A quick look around the just opened Flatbush, Brooklyn location of
Sony is rounding out its assortment of compressed-music portables with an expanded selection of flash-memory headphone portables and expanded support for the MP3 format.
In its 2005 lineup unveiled here, the company expanded its selection of flash-memory portables to 10 SKUs from four to take advantage of an expected surge in demand for flash-memory models. The surge, the company said, will be fueled by lower prices and higher memory capacities that enhance the size, weight, and battery-life advantages that flash-memory models already enjoy over their hard-disk-drive (HDD) counterparts.
Sony already offers two HDD models.
Also to expand its share, Sony stepped up its support for the MP3 codec by enabling all new Hi-MD portables and all new flash-memory music portable to play native MP3 files as well as files encoded in Sony's proprietary ATRAC, ATRAC3, and ATRAC3plus formats. Native MP3 playback eliminates the time-consuming chore of transcoding MP3 files into an ATRAC-family format for playback on the devices.
In Sony's previous Hi-MD line, no models played MP3 natively, and only a limited number of flash-memory models did.
Here's what's in store:
Flash-memory portables: Nine new Network Walkman portables expand the company's selection to 10 SKUs from four. Two are in the youth-oriented Psyc series.
All feature embedded memory and lack memory-card slots. The lineup includes the company's first two 1GB models and first four with low-power-consumption organic electroluminescent (EL) display. Some are USB drives; others have a circular shape with LCD screen and up to 70 hours of playback on a single AAA battery. All play native MP3, ATRAC3, and ATRAC3plus files. Windows Media Audio (WMA) and WAV files can be transcoded on a PC to the ATRAC3 formats.
In the 100 series, the flash-memory selection starts with a 256MB model at an expected everyday $99 and includes a $100 512MB model and a 1 GB model at an everyday $149. All three feature backlit LCD screen. Four models in the 400 series feature three-line EL display and a rechargeable battery delivering 50 hours of playback time. The selection features two models with 512MB and 1GB capacities at $130 and $180, respectively. Two versions with FM tuners retail for $150 and $200, respectively.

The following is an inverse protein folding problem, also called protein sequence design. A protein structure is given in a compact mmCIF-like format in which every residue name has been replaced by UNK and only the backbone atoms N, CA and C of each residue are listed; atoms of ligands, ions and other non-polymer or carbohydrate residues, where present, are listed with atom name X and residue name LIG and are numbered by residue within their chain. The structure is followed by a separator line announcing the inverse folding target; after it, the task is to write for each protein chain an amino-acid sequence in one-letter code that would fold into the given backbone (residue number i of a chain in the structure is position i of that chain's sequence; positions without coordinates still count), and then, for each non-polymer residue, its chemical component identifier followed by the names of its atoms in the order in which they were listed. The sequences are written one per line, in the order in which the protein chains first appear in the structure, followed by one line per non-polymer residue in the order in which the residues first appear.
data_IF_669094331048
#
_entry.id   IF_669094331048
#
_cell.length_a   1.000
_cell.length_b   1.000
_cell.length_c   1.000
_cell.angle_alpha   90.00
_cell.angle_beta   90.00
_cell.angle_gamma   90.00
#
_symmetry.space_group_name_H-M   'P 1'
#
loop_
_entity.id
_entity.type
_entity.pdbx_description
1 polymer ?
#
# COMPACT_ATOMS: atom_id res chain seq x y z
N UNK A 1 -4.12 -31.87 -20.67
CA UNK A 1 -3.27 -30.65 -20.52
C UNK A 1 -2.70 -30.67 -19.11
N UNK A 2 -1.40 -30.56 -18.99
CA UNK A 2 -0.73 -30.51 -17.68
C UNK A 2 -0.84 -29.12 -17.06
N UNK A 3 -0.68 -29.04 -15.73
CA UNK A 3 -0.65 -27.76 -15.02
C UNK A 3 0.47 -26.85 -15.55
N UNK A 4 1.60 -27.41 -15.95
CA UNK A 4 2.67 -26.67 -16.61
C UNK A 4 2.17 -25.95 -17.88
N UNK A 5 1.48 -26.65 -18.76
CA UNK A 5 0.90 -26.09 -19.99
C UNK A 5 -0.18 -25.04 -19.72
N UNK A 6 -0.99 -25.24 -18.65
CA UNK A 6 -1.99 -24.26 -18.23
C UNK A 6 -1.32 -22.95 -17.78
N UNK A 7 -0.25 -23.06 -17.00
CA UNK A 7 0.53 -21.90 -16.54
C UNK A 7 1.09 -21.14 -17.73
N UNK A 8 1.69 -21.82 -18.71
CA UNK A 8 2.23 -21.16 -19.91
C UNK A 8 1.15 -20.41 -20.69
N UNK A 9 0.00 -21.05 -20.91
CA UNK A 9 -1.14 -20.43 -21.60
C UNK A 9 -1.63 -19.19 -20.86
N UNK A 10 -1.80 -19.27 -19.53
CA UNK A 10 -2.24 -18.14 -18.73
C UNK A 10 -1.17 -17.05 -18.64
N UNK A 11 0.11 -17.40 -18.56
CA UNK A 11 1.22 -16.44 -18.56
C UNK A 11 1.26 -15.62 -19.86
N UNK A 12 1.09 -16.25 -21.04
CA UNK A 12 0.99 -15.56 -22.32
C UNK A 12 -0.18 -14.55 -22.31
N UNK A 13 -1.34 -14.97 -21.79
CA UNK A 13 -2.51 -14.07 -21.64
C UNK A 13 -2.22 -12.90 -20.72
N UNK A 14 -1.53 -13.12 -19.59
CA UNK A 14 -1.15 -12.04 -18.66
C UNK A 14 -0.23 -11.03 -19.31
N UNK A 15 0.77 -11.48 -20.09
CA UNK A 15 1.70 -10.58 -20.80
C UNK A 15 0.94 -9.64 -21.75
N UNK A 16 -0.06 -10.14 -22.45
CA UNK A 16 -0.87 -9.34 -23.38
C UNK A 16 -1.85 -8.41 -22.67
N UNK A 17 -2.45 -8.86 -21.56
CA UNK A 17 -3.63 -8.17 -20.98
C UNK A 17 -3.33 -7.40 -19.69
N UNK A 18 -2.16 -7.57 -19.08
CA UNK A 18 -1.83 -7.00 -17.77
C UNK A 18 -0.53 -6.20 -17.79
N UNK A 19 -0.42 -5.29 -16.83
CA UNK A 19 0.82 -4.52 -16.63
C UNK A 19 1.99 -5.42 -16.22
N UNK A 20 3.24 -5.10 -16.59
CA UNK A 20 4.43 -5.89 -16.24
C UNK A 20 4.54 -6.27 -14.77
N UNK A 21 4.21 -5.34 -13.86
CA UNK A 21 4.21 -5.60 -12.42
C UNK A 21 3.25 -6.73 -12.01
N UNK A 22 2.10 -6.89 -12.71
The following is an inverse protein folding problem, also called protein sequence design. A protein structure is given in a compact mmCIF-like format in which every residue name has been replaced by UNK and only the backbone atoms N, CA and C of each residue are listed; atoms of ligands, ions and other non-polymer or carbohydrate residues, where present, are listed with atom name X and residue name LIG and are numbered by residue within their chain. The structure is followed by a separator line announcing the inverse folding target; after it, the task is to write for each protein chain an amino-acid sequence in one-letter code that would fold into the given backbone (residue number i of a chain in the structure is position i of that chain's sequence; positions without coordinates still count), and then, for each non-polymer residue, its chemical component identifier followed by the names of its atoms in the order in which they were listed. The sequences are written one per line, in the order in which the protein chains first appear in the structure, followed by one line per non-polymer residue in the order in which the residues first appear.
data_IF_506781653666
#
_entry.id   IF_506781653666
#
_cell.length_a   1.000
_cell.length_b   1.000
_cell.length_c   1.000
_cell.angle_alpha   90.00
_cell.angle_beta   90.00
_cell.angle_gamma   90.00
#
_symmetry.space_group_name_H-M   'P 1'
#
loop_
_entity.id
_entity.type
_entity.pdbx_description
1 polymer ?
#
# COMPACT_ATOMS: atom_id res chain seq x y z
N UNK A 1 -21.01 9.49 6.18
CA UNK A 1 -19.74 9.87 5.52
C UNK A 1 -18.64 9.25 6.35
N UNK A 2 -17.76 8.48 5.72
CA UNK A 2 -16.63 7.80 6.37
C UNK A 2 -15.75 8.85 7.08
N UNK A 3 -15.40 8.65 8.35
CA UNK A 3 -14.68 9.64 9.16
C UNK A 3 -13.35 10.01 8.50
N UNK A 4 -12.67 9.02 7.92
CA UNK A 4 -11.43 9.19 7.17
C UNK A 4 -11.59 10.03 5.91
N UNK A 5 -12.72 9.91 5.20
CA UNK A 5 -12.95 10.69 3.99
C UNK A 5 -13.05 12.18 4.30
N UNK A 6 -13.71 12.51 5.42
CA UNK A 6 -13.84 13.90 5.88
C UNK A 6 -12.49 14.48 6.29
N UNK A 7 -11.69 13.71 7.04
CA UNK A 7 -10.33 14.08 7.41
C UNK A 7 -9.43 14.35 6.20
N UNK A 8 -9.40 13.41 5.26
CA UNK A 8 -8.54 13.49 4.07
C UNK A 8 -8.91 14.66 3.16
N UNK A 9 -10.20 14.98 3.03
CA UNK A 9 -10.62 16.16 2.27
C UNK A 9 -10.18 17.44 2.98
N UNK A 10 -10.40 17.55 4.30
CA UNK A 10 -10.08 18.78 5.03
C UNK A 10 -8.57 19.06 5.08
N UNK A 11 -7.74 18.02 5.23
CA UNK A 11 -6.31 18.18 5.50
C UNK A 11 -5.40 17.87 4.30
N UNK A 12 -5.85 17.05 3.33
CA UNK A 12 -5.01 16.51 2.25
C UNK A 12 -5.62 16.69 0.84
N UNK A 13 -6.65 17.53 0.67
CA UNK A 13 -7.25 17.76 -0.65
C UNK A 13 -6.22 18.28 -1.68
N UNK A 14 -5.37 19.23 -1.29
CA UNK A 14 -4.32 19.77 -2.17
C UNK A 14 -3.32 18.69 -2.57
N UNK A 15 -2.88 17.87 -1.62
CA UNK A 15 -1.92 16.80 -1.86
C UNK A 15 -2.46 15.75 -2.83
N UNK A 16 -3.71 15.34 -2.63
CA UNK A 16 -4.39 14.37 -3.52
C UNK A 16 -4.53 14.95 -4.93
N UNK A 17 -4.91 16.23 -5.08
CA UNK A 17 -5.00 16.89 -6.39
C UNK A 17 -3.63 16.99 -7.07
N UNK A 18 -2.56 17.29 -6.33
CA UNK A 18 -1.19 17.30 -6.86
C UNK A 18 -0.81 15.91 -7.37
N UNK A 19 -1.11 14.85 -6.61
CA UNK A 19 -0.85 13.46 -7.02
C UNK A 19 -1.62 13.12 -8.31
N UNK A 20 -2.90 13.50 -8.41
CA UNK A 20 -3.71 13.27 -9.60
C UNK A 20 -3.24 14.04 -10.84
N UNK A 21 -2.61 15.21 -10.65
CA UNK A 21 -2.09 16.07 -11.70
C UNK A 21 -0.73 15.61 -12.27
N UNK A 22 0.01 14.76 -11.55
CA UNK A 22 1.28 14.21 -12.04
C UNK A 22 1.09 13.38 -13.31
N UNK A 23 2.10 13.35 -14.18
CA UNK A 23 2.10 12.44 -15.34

An armband model was also launched.
Hi-MD portables: The Hi-MD Walkman selection remains at four with the launch of four new models, which include the company's first Hi-MD music player/digital camera and Sony's first Hi-MD model with EL display. The opening price drops to an expected everyday $149 from $199.
"MiniDisc and Hi-MD have reached a certain sales level and are meeting expectations," said Allan Jason, marketing VP for portable audio and mobile products. "It's not like [MD] years ago," he said, but Sony "will continue it." Sales were in the "hundreds of thousands" in 2004, he said, quickly noting that he was not talking about 200,000 units.
Product manager Kelly Davis pointed out that Hi-MD "will not be as mass-market as flash memory or hard drives" for music portables, but she noted that the format "speaks to the MiniDisc customer" who prefers a small caddy-protected removable disc and battery efficiency. Because the $7 1GB Hi-MD discs can be used for data storage, she noted, the discs are a cost-effective alternative to equivalent amounts of flash memory.
In the 2005 lineup, the top-end MZ-DH10P, at an expected everyday $499, incorporates a1.3-megapixel camera, 1.5-inch color LCD screen, and 4x digital zoom. Music and photos are stored on Hi-MD discs.
The $199-expected MZ-RH910 features line-in and mic-in jacks. The $299 MZ-RH10 adds six-line EL display and delivers up to 33 hours of operating time on the internal rechargeable battery and add-on AA battery.
The opening price model retails for an expected $149.
Two models feature mic-in. Battery life is unchanged from the previous line.
NetMD Walkman: The selection of MD-based portables slips to one from two as the company transitions to Hi-MD. It's the Psyc series MZ-DN430, which stores music files in MP3 and in all ATRAC-family codecs: ATRAC3plus, ATRAC3, and ATRAC. One AA battery delivers 56 hours of playback time.
CD Walkman: The number of 2005 SKUs was pared slightly, to about 11, and focuses more on multicodec models that play back MP3 files and all ATRAC-family files, a spokeswoman said. Two multicodec models are in the Psyc line. Some of the new models are already available.
Multicodec models start at $50 for the D-NE319BLUE, which is powered by a single AA battery. An $80 model is sold with an integrated speaker stand/recharging station and 41-hour AA rechargeable battery. At the top, the $200 D-NE20 is thought to be the world's smallest and lightest headphone CD player. It features magnesium body and delivers 100 hours of playback time on a gumstick rechargeable battery paired with a single AA battery.
Two other CD Walkman at $30 and $40 will play standard CDs.